This would be better if i had taken a night photo of this year’s traditional Christmas decoration folly. But i was involved in many things (as usual), nearly all not really necessary (except golf…as usual) and was rushing around (as usual) and didn’t think of a taking a picture until i had dismantled the offending lights. Last year, it looked like this:
Without any skills at “photoshopping” a photo, i have cropped this one to give you an idea of what my sign this year looked like when i hung it with a light string out:
The annual disaster is now on my workbench in the garage. i hope to have all the lights working and, of course, i’m piddling with a new innovation (of the goofy guy kind, not new technology) and hope to make it even better than ever. By my count, that is about a dozen modifications in about twenty years, not counting the original Colonel Jimmy Lynch had me help hang on his roof in Paris, Texas many, many Christmas moons ago.
My wife has pointed out that my modifications have made little difference and somehow brings up Chevy Chase’s “Christmas Vacation.” This disparagement of my Christmas decoration efforts all began when i hung the sign for the first time sometime in the 1990’s and immortalized it with a Lebanon Democrat column. i also made the mistake of telling my tale of woe to my close friend Pete Toennies who thought it was so funny he asks me to repeat it every year.
So in keeping with the tradition, i offer the tale as it appeared in The Democrat and has appeared here on several occasions:
Notes from the Southwest Corner: An Embarrassing Christmas Moment
As I have noted previously, I am in Tennessee for Christmas, not in the Southwest corner. The below events, however, did occur near San Diego.
Have you ever had one of those days when everything turned into an embarrassment? I had a champion day like that several years ago.
It started innocently while I hung our outdoor decoration, a home-made “NOEL” sign from the eave of our garage, hoping to get it up before my wife’s friends arrived for their Christmas dinner.
Maureen and her six friends have been meeting monthly for dinners 15-plus years. They had this December dinner catered, did it up right. It was Maureen’s turn to be hostess.
It was dark when I began. I was at the top of my step ladder attaching the second of two wires from the sign to a hook secured to the eave when the ladder lurched and toppled. I grabbed a metal ornamental grating above the garage door.
There I hung, my arm intertwined with the “O” of the sign. If I tried to drop, the sign could catch my arm and do some pretty bad stuff.
I yelled, but Maureen had Christmas carols at top volume and didn’t hear. I tried to think of what to do while simultaneously wondering how long I could hold on. The dog wandered underneath, occasionally looking up as if I was a very strange person hanging there.
After several minutes, a neighbor’s son and friend pulled into the driveway several houses away. As they emerged, I swallowed my pride and yelled “Help.”
At first, they could not discern who was calling. Then they spotted me and came to help. The dog decided to protect me and began barking threateningly. The boys hesitated. I assured them the only danger was being licked to death. They finally righted the ladder and helped me down.
I thanked them profusely and then studied whether I should tell Maureen or not. Now that I was back on solid ground, I decided it was too funny not to tell her. She was incredulous and not particularly amused.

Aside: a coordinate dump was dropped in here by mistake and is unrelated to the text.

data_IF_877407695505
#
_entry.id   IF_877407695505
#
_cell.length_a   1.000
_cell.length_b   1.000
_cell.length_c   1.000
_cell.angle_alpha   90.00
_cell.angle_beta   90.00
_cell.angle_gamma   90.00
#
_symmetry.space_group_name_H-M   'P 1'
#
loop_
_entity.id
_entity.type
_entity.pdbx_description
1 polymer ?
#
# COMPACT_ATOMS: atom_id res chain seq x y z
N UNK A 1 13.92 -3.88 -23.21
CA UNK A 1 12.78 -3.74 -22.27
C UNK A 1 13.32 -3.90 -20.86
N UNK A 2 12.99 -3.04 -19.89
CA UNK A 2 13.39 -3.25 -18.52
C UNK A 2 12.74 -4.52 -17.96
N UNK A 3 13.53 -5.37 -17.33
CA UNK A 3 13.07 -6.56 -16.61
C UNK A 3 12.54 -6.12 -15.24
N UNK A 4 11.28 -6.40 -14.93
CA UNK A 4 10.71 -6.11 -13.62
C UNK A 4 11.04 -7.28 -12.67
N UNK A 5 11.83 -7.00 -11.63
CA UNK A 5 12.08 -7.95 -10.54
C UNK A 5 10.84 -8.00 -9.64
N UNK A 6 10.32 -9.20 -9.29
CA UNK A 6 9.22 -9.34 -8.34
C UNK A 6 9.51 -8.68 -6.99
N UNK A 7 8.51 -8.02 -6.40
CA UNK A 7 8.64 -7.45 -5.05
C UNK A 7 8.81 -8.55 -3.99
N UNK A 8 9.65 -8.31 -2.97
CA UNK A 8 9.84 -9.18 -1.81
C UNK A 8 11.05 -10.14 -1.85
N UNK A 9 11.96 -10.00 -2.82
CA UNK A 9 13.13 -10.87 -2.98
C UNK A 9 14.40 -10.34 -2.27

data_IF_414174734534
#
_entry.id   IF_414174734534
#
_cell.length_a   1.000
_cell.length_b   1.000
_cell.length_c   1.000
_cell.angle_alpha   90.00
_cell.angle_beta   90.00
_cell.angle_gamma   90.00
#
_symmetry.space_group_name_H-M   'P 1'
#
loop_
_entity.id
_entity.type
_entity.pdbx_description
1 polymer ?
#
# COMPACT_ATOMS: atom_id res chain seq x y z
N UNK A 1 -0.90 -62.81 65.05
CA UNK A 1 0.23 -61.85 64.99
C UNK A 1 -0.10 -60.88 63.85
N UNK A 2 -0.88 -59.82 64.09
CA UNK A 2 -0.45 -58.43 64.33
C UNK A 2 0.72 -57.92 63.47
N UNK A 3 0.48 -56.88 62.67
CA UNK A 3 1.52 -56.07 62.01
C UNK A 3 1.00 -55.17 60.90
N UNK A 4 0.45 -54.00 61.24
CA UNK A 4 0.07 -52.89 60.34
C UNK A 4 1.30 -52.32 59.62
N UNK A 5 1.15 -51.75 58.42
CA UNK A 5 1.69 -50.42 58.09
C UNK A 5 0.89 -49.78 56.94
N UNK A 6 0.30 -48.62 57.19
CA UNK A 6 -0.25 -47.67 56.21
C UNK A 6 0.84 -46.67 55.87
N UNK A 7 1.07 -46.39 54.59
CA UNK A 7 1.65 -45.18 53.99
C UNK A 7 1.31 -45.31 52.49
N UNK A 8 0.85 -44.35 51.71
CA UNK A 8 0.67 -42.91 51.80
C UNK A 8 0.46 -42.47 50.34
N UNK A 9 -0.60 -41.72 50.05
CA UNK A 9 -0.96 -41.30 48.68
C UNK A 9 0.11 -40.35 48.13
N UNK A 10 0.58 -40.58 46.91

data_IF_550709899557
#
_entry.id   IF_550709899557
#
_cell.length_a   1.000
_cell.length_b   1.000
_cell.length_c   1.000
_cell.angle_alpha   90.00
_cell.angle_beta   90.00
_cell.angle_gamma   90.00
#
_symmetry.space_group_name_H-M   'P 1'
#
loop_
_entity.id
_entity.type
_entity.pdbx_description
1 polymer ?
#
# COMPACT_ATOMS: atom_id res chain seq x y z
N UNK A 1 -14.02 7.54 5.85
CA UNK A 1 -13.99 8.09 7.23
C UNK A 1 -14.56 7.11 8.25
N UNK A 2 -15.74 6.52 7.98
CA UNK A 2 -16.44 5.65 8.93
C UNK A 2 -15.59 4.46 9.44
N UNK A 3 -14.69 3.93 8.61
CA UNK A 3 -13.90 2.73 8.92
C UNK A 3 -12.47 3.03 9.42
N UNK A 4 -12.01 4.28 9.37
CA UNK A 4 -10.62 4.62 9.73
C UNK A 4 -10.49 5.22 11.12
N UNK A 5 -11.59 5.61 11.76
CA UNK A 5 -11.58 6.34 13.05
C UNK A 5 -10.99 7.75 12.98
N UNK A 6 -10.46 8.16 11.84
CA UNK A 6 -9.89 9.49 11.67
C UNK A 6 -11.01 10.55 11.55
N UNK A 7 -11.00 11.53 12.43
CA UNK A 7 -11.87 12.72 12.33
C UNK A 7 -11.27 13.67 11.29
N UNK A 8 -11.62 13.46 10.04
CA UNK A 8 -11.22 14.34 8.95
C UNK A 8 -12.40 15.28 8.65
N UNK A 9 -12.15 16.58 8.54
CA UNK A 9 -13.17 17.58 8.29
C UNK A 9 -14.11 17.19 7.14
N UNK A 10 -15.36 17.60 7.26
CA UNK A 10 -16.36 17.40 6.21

I did not realize my embarrassment for the night was just beginning.
While Maureen made final arrangements for her dinner, our daughter, Sarah, and I went to a local spot for supper. The little place was an oasis of sorts in Bonita, where there were only Mexican, Italian, and fast food restaurants. The attraction was being different and having a wide-range of ales and beers for golfers finishing a round across the street.
When we arrived, two couples were at tables and three guys sat at the bar. As we neared the end of our meal, the largest of the guys at the bar walked to the door and then turned back. I noticed his eyes seemed glazed. Then he walked back to the bar.
Suddenly, this guy and the one on the other side grabbed the guy in the middle off his stool, slammed him into the wall and started pummeling him with their fists. The three male diners, me (instinctively) included, approached from one side and two cooks approached from the back. Sarah had retreated to the door with the two lady diners. I grabbed the big guy. He spun and fell backward, slamming us into our table, knocking it over with shattering glass. It gave me some leverage, and we spun to the floor with me on top and knocking the wind out of the big guy. The other two diners helped me hold him until he calmed down. The cooks had quelled the other assailant. The two left quietly.
Even though the waitress wanted us to not pay our bill, we paid and left for home. On the way, I talked to my daughter about what I should have done (directed her outside before joining the fray) and what she should do the next time if she were ever in a place where a fight broke out (get out and away and not come back until she was sure it was over).
I was feeling pretty good as we arrived home. Then Sarah dashed out of the car, ran into the house and yelled to her mother in front of the caterer and her six friends dressed to the nines amidst fine china, Christmas decorations, and haut cuisine, “Mom, Dad got in a fight in a bar.”
Some days, I just can’t get a break.
May your holiday season be embarrassment free.
And may all of you have a most wonderful and amazing Christmas Season, and please, please, please (as James Brown would implore) remember the reason this all occurs every year.